Naturally, there were also problems. Bumbling into bits of the scenery due to confusions over the perspective was quite a regular one. As was the annoying tendency to accidentally destroy a much-needed ammo dump or vital hostage inside a building by firing off a couple of shots too many. The game also seemed to overly reward caution, with the safest way to complete most objectives simply being to nudge the nose of the chopper forward until a defensive unit had been identified and destroyed, then repeating the process until the main target was totally vulnerable. Unfortunately, this was also the dullest method of play.
Sunni in places, Shi'ite in others
Perhaps if things had been taken in slightly more creative directions, or if Electronic Arts had been prepared to take a few more risks, the Strike series could have blossomed from this promising start into something even better. Something which took the gameplay to unexpected places and ironed out the niggling issues. Maybe something like...
Writer's Strike: At the time of (um) writing it seems likely that the mighty US Guild of Penpeople are about to settle their current dispute over the distribution of internet revenue. Still, there's no reason why the 1988 confrontation couldn't have been tarted up for a shameless game-of-the-disagreement cash-in. Play as either an unshaven hack with a part-time chopper licence or a producer with a private military-grade helicopter made of solid gold. As the writer, your primary tasks are to buzz the important award ceremonies around LA, destroy the free clothing and trinket bags handed out to stars like bookmarks and unleash a volley of missiles into the offices of the last executive to reject your marvellous screenplay. In contrast, those choosing to champion the producer must defend key events in town, protect the sets of hopeless reality TV shows in order to keep the schedules full and attempt to kidnap George Kirgo.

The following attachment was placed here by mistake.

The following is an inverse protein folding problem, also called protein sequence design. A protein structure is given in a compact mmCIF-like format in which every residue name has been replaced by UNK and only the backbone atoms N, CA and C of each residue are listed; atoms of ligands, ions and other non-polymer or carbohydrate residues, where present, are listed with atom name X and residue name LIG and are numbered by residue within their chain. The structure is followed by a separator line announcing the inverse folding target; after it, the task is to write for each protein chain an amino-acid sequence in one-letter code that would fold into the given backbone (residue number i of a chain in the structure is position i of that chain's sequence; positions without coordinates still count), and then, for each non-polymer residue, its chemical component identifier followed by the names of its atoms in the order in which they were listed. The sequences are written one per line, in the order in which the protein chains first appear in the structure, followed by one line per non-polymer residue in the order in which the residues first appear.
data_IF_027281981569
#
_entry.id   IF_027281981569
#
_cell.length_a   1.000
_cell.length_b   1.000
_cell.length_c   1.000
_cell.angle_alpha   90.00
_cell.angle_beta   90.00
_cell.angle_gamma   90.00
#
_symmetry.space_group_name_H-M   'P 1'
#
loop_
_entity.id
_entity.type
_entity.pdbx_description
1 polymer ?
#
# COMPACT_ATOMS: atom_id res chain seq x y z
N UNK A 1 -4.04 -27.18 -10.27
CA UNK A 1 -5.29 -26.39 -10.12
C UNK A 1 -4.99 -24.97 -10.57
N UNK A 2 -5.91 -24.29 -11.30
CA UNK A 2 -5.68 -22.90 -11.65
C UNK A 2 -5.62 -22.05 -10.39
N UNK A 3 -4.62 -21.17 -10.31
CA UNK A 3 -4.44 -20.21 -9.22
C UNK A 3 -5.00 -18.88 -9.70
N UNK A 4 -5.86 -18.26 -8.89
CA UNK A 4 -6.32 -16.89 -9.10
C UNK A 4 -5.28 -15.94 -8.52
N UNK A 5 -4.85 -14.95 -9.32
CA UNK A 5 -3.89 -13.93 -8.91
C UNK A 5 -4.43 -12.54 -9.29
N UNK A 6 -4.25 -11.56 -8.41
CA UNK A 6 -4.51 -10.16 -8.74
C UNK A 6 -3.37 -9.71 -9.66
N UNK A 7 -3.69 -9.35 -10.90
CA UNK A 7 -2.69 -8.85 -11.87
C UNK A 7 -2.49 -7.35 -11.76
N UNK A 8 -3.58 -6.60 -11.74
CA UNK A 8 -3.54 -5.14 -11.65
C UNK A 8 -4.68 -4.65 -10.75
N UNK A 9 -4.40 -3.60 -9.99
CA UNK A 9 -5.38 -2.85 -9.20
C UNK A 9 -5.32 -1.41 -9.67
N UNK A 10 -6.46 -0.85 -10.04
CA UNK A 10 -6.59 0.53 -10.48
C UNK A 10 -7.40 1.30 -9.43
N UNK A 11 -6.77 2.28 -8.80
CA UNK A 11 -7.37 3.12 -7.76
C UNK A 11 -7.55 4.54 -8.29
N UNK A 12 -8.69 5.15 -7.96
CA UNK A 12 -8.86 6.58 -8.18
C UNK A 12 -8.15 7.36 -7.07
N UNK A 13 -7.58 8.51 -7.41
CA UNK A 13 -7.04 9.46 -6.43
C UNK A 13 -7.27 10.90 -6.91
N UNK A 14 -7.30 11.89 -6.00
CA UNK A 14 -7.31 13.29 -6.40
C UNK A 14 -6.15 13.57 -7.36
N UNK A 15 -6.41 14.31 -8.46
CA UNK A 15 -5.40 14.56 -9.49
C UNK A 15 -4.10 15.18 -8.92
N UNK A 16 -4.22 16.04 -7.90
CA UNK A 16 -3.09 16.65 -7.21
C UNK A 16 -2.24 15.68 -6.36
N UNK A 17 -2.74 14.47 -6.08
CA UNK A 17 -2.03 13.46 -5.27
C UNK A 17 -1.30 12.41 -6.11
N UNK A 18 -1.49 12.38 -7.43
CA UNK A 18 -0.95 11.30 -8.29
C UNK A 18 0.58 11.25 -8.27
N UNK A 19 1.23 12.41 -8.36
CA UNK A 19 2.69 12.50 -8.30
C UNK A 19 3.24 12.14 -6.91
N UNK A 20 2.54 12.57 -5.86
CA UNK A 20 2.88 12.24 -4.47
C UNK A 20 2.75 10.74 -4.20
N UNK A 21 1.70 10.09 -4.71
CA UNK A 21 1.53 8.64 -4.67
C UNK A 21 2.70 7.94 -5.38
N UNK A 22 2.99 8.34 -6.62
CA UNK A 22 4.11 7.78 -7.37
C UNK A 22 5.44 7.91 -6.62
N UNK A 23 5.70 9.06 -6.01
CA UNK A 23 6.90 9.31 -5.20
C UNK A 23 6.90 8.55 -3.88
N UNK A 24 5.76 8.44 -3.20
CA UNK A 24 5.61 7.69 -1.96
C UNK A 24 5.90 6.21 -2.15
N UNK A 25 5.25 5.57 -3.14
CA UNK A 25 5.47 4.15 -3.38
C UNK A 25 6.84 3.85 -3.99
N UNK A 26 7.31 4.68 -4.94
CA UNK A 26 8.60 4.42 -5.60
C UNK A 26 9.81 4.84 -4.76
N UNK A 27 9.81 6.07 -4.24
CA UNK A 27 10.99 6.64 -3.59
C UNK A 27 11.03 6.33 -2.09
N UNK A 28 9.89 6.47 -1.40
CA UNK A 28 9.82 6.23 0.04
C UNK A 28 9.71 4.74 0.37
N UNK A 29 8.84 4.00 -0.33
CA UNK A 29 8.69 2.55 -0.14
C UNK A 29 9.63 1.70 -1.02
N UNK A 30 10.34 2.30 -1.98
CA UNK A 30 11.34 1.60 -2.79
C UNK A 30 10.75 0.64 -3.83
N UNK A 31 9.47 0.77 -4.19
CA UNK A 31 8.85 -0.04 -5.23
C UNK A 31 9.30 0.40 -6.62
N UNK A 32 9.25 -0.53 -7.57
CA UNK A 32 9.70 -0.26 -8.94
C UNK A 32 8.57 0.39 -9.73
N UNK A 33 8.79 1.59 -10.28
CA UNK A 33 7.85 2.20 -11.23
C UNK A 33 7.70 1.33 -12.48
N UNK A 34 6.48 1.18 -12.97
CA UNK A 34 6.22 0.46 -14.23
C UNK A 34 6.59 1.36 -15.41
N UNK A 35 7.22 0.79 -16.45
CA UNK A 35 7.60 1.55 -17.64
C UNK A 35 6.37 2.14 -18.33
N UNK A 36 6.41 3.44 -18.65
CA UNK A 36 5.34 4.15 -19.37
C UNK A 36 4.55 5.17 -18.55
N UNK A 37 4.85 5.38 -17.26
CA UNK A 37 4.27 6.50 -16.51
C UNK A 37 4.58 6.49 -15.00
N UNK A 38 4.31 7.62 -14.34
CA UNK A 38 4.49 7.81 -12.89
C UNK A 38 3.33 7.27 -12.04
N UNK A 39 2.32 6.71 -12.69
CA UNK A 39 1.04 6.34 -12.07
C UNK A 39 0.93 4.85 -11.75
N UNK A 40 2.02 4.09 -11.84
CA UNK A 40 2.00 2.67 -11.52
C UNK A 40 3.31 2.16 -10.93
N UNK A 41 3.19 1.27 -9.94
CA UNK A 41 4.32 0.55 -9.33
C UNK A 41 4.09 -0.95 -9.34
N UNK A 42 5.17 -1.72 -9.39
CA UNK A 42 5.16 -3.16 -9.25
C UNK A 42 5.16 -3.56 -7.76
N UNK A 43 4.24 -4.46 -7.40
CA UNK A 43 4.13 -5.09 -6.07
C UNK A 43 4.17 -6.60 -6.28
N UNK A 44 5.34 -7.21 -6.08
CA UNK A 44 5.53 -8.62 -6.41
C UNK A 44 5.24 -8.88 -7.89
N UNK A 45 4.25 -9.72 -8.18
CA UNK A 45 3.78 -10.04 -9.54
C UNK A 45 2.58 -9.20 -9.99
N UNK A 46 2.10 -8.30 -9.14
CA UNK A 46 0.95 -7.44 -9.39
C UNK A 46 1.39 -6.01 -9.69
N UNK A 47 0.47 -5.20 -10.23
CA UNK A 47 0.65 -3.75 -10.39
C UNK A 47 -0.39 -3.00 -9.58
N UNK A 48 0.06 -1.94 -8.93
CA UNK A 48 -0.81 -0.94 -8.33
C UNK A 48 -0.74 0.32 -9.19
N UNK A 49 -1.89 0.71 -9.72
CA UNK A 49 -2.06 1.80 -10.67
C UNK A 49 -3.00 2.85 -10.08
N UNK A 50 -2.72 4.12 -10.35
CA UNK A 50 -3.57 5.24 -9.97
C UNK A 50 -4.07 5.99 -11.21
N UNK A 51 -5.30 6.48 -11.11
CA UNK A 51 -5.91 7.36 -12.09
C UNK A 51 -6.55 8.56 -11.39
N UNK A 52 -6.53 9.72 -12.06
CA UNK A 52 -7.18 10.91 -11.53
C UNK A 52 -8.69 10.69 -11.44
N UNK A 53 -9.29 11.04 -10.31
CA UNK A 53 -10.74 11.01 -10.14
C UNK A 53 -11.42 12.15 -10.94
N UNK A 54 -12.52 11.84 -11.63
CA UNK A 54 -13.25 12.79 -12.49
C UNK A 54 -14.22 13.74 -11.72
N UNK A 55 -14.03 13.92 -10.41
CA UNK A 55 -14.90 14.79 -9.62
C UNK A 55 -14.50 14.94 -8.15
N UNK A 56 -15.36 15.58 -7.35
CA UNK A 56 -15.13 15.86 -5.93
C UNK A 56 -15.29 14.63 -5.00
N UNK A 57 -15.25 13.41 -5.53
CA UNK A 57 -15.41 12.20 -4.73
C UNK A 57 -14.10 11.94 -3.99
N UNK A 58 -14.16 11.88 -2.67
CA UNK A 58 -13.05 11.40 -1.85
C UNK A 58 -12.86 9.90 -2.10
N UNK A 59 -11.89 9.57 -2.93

Miner's Strike: A spot of historical jiggery-pokery is going to be required for this one, admittedly. The 'lost' pre-Desert Strike title, Miner's Strike is a 1985 release for the 8-bit platforms. Probably a sideways-scrolling shooter or, worse, a text adventure. Use your helicopter (of course) to aid the establishment as they battle to save Great Britain from the dastardly Communist Scargill and his Red Army lackeys. Defend the trains ferrying additional coal supplies to massive government stockpiles, transport 'policemen' from the local barracks to break up groups of miners, and patrol the M1 motorway to ensure no pesky picketers are trying to get the jump on parliament.
Dessert Strike: Shrunk to the size of a wasp by some devilish scientist or other, your craft must direct a hive of buzzing monstrosities towards the leisurely picnic of the very same evil genius who left you in this mess to begin with. He and his family must be annoyed for the duration of three whole courses, climaxing in a daring raid on some expensive strawberries and cream - purchased by the white-coated boffin with the money he earned from your 'demise'. Extra points are gained by launching stinger missiles at small children, panicking the spheksophobic and absolutely ruining the entire day. You stripey bastard.
Dez's Trike: Playing as Dez, the young son of Andrew and Maurine Copter, your aim is to secure an item that will make you the coolest kid in school: a shiny new trike. With Christmas on the way...well, anyway, you get the idea with these.
Alas, none of it came to pass.
Instead, the Strike series would gradually be sunk by a complete lack of invention or variety. The much-anticipated Jungle Strike was the relative equal to Desert Strike in quality, but aside from a different graphics set, a chance to fly a stealth fighter (poorly) and, err, do whatever it is you do in a hovercraft, essentially the same game. Again. No longer benefiting from a spark of originality, it came across as somewhat disappointing. A third effort, Urban Strike, faired little better, introducing an even more ludicrous plot and converting the hero into a wise-cracking moron. Perplexingly, Jungle Strike's opening mission took place in Washington DC and Urban Strike's sent you out over a jungle. Go figure.
In the post-Mega Drive era, the inevitable switch to proper 3D was made with Soviet and Nuclear Strike - but the series was stuck in an ever-deepening rut. Even ditching the Location Strike convention hadn't really helped. Plainly, the heights of the series were never coming back; something borne out by the lack of an original Strike title for the past ten years (despite, we're told, several attempts within EA to revive it). A reminder that a solid, successful idea, even one born of dubious political intentions, will rarely be able to stave off the time-honoured business tradition of running a franchise into the ground until it's dead.